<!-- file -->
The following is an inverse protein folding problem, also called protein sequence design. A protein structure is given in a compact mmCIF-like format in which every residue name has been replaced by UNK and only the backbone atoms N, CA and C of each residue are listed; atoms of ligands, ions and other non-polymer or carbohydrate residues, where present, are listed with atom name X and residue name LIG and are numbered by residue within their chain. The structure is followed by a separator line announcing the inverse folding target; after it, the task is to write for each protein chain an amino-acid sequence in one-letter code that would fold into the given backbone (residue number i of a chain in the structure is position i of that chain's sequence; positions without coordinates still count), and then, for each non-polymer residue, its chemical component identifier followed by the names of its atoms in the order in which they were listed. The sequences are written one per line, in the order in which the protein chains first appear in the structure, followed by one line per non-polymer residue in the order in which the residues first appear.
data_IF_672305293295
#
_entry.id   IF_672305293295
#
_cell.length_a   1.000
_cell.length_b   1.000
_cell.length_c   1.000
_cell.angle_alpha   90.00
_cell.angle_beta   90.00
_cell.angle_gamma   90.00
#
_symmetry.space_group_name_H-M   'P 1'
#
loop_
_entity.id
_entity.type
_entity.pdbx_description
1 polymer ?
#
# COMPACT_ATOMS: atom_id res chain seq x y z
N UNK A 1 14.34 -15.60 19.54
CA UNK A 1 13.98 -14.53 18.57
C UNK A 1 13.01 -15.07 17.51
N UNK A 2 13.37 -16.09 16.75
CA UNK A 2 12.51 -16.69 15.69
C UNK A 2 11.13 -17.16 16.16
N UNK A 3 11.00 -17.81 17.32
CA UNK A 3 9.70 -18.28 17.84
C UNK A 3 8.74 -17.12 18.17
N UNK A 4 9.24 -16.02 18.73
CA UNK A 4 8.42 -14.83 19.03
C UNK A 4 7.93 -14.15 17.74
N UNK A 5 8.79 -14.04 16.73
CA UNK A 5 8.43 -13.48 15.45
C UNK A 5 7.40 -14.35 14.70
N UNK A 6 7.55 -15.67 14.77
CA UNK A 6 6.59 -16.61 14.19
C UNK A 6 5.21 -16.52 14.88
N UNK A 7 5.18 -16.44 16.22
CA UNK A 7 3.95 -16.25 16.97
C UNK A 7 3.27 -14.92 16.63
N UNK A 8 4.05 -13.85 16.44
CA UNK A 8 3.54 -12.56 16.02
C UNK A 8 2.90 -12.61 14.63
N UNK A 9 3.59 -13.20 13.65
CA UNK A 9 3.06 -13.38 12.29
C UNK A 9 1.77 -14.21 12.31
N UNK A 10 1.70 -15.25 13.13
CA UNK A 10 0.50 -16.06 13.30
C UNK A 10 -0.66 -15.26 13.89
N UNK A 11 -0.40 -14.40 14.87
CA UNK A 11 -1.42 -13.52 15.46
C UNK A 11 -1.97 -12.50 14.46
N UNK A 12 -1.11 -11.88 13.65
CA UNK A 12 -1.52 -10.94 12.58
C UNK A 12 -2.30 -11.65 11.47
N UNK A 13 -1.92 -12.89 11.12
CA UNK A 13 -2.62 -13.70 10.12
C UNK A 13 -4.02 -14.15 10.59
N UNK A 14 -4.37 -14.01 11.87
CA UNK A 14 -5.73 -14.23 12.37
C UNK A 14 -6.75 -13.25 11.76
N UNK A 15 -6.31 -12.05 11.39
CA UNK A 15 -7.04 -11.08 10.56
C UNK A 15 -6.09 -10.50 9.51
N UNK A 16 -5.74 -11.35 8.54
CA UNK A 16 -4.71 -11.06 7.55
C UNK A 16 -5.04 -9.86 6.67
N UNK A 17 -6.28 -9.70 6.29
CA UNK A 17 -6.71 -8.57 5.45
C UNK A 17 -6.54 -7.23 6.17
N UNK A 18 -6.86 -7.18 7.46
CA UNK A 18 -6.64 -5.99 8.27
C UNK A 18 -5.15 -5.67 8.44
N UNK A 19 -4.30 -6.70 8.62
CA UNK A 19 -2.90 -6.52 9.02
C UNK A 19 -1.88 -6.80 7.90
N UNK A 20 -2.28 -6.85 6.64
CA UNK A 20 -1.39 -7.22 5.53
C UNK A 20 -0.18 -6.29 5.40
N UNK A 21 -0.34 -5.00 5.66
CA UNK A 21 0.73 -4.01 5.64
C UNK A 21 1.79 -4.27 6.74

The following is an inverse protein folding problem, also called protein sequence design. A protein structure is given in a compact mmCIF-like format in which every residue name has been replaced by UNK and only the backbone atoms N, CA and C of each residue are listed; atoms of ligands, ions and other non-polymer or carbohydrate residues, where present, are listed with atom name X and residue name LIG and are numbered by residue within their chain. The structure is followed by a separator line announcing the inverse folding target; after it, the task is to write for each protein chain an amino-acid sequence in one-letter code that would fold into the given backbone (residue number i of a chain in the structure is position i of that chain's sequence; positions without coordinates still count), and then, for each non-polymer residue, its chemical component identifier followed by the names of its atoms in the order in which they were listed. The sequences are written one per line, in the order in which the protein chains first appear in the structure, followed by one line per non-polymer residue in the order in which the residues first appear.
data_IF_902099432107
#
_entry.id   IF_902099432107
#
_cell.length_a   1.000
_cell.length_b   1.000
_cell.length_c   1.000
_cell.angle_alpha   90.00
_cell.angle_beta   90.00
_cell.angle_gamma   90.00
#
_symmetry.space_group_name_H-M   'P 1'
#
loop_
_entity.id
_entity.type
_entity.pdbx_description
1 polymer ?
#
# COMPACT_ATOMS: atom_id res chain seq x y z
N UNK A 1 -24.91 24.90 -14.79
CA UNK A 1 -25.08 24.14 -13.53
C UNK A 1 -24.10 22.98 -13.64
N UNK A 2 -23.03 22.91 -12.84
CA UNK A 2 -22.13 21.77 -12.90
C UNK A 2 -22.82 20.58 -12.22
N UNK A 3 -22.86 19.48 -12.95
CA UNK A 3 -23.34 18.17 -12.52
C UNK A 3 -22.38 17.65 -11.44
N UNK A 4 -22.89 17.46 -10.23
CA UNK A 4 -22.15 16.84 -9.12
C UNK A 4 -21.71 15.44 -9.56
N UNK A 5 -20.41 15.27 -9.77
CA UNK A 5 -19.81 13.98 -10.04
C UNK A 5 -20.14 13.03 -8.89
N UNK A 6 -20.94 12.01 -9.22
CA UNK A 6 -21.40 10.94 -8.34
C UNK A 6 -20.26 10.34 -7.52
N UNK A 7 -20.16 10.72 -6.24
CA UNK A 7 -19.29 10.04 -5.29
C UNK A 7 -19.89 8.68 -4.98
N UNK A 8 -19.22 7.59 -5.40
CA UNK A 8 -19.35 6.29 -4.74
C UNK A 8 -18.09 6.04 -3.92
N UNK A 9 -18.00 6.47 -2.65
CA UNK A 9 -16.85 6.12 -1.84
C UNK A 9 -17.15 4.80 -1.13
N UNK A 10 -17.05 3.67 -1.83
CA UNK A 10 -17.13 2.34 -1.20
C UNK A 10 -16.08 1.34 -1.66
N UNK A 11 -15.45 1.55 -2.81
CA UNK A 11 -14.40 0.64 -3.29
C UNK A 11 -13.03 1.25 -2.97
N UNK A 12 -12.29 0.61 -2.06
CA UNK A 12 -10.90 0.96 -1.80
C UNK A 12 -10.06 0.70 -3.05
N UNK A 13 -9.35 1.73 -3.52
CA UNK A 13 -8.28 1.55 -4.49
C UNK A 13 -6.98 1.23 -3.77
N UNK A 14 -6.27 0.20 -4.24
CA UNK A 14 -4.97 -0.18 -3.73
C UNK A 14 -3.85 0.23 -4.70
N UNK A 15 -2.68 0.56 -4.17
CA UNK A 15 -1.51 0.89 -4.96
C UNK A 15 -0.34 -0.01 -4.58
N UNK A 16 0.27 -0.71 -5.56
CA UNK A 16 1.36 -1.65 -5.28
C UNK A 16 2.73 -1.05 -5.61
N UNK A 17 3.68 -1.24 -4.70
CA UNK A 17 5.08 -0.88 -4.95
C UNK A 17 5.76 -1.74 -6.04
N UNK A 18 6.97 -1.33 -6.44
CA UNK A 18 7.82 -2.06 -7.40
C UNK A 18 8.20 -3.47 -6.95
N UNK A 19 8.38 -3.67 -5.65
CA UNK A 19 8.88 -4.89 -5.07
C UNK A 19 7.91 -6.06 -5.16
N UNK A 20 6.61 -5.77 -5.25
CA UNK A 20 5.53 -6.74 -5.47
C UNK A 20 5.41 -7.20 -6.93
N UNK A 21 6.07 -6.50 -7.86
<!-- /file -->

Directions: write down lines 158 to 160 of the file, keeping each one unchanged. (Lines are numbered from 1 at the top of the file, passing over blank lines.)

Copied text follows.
CA UNK A 18 7.82 -2.06 -7.40
C UNK A 18 8.20 -3.47 -6.95
N UNK A 19 8.38 -3.67 -5.65